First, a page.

Even the relationship that established “Modern Family” as a liberal cause célèbre has sprouted clay feet. Cam and Mitchell, the happily settled gay couple with an adopted daughter, have, for the past three years, been beamed into a huge number of American living rooms where they have ably demonstrated that gay couples can be as dull and petty as straight ones. This is just as undoubtedly a social good as it is occasionally tiresome television.
The uptight Mitchell and the more flamboyant Cam bicker constantly, both experts at taking offense. When they make up, as they always do, they do so without physical affection. The outrage that the pair had never kissed on-screen died down after a Season 2 episode explained that Mitchell is embarrassed by public displays of affection, but he hugs his sister and father more than he does his partner. NBC’s “The New Normal” may be deranged, but at least the gay couple kiss and are seen in bed together.
The most complete character assassination has been to Gloria, Jay’s younger wife and Manny’s mother. Sofia Vergara, who plays Gloria, has a Spanish accent thicker than the Earth’s crust and a, uh, mountain range to match. Along with Ty Burrell, who plays Phil, she was one of the break-out stars of “Modern Family’s” first season. Despite capably handling all the material she has ever been given, Vergara has been handed increasingly shallower story lines, some of which she wrings big laughs out of anyway. Playing a fiery Latina, her arcs regularly revolve around predicable “fiery Latina” jokes: her pronunciation, the violence of her native Colombia, her looks. She insists on prancing around in ridiculously tall shoes! She is hot-headed and stubborn! She can’t pronounce “Luke”! She shrieks! She really shrieks! If it’s not quite on the level of “Two Broke Girls,” it’s only because some of this will make you laugh.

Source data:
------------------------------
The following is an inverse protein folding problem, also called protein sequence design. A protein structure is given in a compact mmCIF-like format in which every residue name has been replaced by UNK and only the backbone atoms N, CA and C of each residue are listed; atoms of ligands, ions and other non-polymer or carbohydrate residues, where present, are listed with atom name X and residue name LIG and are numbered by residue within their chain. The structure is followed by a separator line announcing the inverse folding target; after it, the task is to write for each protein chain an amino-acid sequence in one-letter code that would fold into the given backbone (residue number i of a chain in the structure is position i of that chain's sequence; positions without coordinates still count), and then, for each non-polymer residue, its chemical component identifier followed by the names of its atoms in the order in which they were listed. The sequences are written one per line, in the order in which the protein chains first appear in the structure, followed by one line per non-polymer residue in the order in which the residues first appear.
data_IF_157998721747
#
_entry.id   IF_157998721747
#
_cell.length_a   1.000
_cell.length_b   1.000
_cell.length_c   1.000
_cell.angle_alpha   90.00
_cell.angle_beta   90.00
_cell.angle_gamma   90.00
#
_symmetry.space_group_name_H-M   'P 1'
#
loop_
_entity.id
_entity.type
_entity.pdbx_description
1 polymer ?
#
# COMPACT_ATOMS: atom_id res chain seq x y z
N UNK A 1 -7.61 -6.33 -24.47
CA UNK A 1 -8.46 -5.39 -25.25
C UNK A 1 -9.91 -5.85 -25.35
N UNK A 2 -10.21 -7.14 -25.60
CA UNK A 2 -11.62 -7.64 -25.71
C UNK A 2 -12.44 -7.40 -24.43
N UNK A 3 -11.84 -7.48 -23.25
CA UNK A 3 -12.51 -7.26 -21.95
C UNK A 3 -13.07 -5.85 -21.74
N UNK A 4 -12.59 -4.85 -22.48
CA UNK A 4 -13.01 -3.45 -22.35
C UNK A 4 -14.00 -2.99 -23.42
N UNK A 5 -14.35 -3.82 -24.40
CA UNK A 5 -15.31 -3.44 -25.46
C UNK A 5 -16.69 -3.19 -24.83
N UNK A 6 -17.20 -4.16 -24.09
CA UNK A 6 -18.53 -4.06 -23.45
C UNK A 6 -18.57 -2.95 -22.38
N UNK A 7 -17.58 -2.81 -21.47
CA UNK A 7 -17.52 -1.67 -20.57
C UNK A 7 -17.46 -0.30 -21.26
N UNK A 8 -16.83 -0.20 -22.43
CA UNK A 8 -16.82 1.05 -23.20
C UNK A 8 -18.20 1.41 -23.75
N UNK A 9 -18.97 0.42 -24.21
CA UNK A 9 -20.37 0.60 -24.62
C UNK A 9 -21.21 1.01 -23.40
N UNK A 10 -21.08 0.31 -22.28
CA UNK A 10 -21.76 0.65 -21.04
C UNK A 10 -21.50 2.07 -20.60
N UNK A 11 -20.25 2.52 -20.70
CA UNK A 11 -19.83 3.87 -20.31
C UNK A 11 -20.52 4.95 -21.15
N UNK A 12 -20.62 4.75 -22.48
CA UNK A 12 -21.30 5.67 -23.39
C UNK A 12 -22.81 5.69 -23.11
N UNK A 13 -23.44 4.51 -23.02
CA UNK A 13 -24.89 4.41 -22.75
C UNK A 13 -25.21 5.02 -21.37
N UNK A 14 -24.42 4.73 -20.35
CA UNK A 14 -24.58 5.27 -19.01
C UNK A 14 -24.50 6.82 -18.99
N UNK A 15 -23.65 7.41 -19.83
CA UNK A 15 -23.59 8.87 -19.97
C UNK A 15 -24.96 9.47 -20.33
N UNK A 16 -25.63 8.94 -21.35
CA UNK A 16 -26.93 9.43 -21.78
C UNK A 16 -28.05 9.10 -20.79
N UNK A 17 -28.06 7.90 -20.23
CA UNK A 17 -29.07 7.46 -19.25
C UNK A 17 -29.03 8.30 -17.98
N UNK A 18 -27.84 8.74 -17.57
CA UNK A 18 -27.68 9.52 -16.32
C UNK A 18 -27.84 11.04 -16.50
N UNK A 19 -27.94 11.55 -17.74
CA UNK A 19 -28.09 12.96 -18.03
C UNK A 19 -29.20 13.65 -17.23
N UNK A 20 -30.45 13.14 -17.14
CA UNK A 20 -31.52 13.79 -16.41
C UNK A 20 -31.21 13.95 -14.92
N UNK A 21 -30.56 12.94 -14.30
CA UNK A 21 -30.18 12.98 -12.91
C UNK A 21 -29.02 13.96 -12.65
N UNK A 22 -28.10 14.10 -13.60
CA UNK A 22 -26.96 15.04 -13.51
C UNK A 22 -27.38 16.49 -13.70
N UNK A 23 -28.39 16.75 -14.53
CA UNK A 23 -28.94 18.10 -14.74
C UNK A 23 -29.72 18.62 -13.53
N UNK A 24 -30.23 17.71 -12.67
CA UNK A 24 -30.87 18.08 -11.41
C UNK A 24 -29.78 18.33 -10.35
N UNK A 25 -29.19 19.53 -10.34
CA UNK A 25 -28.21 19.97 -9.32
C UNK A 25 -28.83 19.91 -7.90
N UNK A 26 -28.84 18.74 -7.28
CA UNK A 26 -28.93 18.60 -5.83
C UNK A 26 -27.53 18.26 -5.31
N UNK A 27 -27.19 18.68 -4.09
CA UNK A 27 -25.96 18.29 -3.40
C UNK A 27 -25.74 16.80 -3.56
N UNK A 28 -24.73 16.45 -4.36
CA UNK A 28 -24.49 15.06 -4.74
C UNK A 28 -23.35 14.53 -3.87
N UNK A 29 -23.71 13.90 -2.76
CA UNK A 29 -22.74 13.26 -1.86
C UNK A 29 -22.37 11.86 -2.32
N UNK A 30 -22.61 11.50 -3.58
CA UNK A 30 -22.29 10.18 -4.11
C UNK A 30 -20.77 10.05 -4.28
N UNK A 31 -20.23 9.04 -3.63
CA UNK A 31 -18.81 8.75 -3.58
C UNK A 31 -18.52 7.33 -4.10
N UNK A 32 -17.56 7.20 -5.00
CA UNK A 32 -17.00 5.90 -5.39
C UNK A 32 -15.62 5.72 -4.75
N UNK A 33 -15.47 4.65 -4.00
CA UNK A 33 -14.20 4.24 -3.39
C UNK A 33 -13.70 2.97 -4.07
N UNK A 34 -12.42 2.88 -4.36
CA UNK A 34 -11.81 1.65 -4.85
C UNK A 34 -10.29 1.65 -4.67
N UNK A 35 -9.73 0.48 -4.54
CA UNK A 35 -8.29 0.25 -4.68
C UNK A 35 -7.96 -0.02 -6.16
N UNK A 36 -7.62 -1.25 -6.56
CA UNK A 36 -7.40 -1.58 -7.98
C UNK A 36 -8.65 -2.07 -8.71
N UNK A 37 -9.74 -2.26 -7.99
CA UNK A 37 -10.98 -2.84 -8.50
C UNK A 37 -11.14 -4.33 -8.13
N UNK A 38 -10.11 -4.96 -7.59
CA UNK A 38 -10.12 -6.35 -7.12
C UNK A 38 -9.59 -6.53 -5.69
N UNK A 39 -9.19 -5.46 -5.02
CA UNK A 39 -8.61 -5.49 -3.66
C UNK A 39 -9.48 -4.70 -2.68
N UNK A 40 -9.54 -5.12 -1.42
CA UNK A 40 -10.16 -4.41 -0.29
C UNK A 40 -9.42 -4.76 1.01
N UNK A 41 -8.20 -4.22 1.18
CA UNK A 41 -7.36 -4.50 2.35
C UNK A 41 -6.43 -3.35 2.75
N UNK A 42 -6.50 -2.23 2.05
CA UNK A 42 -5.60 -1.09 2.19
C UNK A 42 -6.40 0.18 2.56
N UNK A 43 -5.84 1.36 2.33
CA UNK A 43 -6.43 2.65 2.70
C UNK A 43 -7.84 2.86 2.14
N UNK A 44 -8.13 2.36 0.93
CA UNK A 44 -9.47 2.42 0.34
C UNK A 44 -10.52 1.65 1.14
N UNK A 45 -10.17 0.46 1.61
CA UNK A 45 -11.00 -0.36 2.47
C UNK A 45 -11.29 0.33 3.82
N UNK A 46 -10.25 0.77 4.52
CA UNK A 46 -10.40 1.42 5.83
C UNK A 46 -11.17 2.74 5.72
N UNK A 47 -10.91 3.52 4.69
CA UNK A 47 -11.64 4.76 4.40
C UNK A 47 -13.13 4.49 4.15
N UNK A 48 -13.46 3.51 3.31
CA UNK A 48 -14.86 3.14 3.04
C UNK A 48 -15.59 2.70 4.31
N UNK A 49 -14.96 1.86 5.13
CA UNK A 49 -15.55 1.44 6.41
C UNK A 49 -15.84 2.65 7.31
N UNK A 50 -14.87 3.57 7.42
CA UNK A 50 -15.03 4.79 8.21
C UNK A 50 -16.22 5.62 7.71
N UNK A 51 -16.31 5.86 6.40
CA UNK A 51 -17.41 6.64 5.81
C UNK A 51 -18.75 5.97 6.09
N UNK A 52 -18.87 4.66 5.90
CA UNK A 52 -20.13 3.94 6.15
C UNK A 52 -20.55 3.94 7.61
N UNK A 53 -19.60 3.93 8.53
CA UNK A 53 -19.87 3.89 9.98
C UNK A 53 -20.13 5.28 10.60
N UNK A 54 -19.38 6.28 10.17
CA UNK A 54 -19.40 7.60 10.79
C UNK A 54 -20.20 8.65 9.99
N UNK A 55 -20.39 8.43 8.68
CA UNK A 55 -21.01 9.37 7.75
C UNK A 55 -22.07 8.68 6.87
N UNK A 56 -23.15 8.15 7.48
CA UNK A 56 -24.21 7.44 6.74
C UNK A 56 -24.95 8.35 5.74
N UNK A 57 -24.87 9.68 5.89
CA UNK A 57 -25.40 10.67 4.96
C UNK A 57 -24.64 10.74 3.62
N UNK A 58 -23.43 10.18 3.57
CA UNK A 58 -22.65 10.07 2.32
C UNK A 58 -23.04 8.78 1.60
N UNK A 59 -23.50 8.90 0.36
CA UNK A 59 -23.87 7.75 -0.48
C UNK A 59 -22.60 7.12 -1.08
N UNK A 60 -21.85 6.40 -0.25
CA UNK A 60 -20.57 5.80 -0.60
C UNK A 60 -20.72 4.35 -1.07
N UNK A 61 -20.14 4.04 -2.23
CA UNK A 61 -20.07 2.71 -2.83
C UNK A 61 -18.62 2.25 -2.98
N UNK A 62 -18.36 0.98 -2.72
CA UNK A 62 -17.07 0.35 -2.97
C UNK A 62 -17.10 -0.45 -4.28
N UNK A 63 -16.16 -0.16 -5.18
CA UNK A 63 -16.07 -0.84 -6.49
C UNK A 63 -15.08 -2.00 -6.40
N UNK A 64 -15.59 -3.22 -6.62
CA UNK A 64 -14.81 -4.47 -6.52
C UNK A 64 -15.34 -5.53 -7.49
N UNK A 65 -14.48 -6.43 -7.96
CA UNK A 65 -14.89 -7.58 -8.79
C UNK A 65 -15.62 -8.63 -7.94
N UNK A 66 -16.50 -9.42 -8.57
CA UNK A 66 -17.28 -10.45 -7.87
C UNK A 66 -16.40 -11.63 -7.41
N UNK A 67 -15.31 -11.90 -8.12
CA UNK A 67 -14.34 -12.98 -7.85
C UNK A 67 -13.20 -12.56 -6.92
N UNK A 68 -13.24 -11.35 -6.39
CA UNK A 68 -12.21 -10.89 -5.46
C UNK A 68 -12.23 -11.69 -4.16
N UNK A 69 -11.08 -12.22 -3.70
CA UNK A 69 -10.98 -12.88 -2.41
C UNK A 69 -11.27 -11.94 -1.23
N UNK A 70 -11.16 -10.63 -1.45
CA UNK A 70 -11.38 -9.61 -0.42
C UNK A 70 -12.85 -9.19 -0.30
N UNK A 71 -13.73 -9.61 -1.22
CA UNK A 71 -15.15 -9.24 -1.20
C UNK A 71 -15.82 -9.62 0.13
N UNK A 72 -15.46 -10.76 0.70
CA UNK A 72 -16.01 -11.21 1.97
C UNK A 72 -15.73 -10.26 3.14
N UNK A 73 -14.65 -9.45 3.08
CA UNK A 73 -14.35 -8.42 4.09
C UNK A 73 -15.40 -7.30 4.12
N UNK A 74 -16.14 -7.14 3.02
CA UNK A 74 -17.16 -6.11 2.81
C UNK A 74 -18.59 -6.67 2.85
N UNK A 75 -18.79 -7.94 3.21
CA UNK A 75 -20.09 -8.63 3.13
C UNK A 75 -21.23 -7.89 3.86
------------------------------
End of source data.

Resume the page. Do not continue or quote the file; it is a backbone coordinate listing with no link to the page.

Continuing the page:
But the ultimate example of “Modern Family’s” stealth nastiness resides in its treatment of Claire Dunphy. Claire is a control freak, and as the series has gone on, she has become more so. Tasked with overseeing the smooth running of her household, she can be shrill and bossy, finger-pointing and cutting. She is often emasculating her overgrown, goofball husband Phil, a big irrepressible kid who is a sweetheart of a guy despite offering very little help around the house. (He also runs around talking about how hot his mother-in-law Gloria is all the time, which is not cute, just creepy, and one of the examples of how “Modern Family” often pits Claire and Gloria against each other.) She can be dismissive, and a nag to her children. It is understood by all the Dunphys, Claire included, that she is what makes their family run and also that she is no fun.